Les Contes d’Hoffmann
Libretto by Jules Barbier, based on the play by Jules Barbier and Michel Carré (based on stories by E.T.A. Hoffmann)
World premiere: Paris, Opéra Comique, February 10, 1881
Luther’s tavern in a German city, early 19th century. The poet Hoffmann is in love with Stella, the star singer of the opera. Lindorf, a rich counselor, also loves her and has intercepted a note she has written to Hoffmann. He is confident to win her for himself (“Dans les rôles d’amoureux langoureux”). Entering with a group of students, Hoffmann sings a ballad about a disfigured dwarf named Kleinzach (“Il était une fois à la cour d’Eisenach”). During the song, his mind wanders to recollections of a beautiful woman. When Hoffmann recognizes Lindorf as his rival, the two men trade insults. Hoffmann’s Muse, who has assumed the guise of his friend Nicklausse, interrupts, but the encounter leaves the poet with a sense of impending disaster. He begins to tell the stories of his three past loves…
The eccentric inventor Spalanzani has created a mechanical doll named Olympia. Hoffmann, who thinks she is Spalanzani’s daughter, has fallen in love with her. Spalanzani’s former partner Coppélius sells Hoffmann a pair of magic glasses through which he alone perceives Olympia as human (“Je me nomme Coppélius”). When Coppélius demands his share in the profits the two inventors expect to make from the doll, Spalanzani gives him a worthless check. Guests arrive and Olympia captivates the crowd with the performance of a dazzling aria (“Les oiseaux dans la charmille”), which is interrupted several times in order for the doll’s mechanism to be recharged. Oblivious to this while watching her through his glasses, Hoffmann is enchanted. He declares his love and the two dance. Olympia whirls faster and faster as her mechanism spins out of control, until Hoffmann falls and breaks his glasses. Coppélius, having discovered that the check was worthless, returns in a fury. He grabs Olympia and tears her apart as the guests mock Hoffmann for falling in love with a machine.
Antonia sings a plaintive love song filled with memories of her dead mother, a famous singer (“Elle a fui, la tourterelle”). Her father, Crespel, has taken her away in the hopes of ending her affair with Hoffmann and begs her to give up singing: she has inherited her mother’s weak heart, and the effort will endanger her life. Hoffmann arrives and Antonia joins him in singing until she nearly faints (Duet: “C’est une chanson d’amour”). Crespel returns, alarmed by the arrival of the charlatan Dr. Miracle, who had treated Crespel’s wife the day she died. The doctor claims he can cure Antonia but Crespel accuses him of killing his wife and forces him out. Hoffmann, overhearing their conversation, asks Antonia to give up singing and she reluctantly agrees. The moment he has left Miracle reappears, urging Antonia to sing. He conjures up the voice of her mother and claims she wants her daughter to relive the glory of her own fame. Antonia can’t resist. Her singing, accompanied by Miracle frantically playing the violin, becomes more and more feverish until she collapses. Miracle coldly pronounces her dead.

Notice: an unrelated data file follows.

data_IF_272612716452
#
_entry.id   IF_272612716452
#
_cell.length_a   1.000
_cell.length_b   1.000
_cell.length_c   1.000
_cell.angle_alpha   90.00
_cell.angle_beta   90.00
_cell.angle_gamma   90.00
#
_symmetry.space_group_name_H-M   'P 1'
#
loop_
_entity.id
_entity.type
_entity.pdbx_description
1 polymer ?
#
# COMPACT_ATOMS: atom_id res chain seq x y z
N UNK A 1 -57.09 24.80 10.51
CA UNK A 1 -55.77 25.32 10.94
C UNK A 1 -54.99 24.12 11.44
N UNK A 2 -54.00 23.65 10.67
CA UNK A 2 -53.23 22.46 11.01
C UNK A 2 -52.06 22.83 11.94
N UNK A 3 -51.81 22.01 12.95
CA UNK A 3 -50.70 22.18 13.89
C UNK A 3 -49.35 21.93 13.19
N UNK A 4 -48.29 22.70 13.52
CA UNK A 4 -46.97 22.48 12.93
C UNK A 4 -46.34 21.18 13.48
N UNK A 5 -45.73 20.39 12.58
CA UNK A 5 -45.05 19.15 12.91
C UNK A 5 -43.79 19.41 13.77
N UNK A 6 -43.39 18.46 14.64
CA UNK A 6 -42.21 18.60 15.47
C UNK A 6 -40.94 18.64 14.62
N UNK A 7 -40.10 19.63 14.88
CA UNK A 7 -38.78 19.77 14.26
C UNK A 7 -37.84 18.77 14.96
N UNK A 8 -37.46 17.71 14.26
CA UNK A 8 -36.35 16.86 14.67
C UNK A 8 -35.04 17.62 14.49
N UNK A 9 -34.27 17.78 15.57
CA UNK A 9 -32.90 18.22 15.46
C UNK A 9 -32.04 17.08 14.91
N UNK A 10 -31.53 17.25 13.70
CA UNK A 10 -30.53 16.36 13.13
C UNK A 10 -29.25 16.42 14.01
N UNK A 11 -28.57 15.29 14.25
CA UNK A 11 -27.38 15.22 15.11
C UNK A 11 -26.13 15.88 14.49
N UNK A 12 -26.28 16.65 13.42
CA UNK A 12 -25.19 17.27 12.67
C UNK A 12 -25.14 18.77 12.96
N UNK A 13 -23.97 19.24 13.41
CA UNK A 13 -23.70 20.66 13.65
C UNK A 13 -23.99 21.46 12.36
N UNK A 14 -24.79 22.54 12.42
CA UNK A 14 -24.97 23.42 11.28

The Venetian courtesan Giulietta joins Nicklausse in a barcarole (“Belle nuit, ô nuit d’amour”). A party is in progress, and Hoffmann mockingly praises the pleasures of the flesh (“Amis, l’amour tendre et rêveur”). When Giulietta introduces him to her current lover, Schlémil, Nicklausse warns the poet against the courtesan’s charms. Hoffmann denies any interest in her. Having overheard them, the sinister Dappertutto produces a large diamond with which he will bribe Giulietta to steal Hoffmann’s reflection for him—just as she already has stolen Schlémil’s shadow (“Scintille, diamant”). As Hoffmann is about to depart, Giulietta seduces him into confessing his love for her (Duet: “O Dieu! de quelle ivresse”). Schlémil returns and accuses Giulietta of having left him for Hoffmann, who realizes with horror that he has lost his reflection (Ensemble: “Hélas! mon cœur s’égare encore!”). Schlémil challenges Hoffmann to a duel and is killed. Hoffmann takes the key to Giulietta’s boudoir from his dead rival but finds the room empty. Returning, he sees her leaving the palace in the arms of the dwarf Pitichinaccio.
Having finished his tales, all Hoffmann wants is to forget. Nicklausse declares that each story describes a different aspect of one woman: Stella. Arriving in the tavern after her performance, the singer finds Hoffmann drunk and leaves with Lindorf. Nicklausse resumes her appearance as the Muse and encourages the poet to find consolation in his creative genius.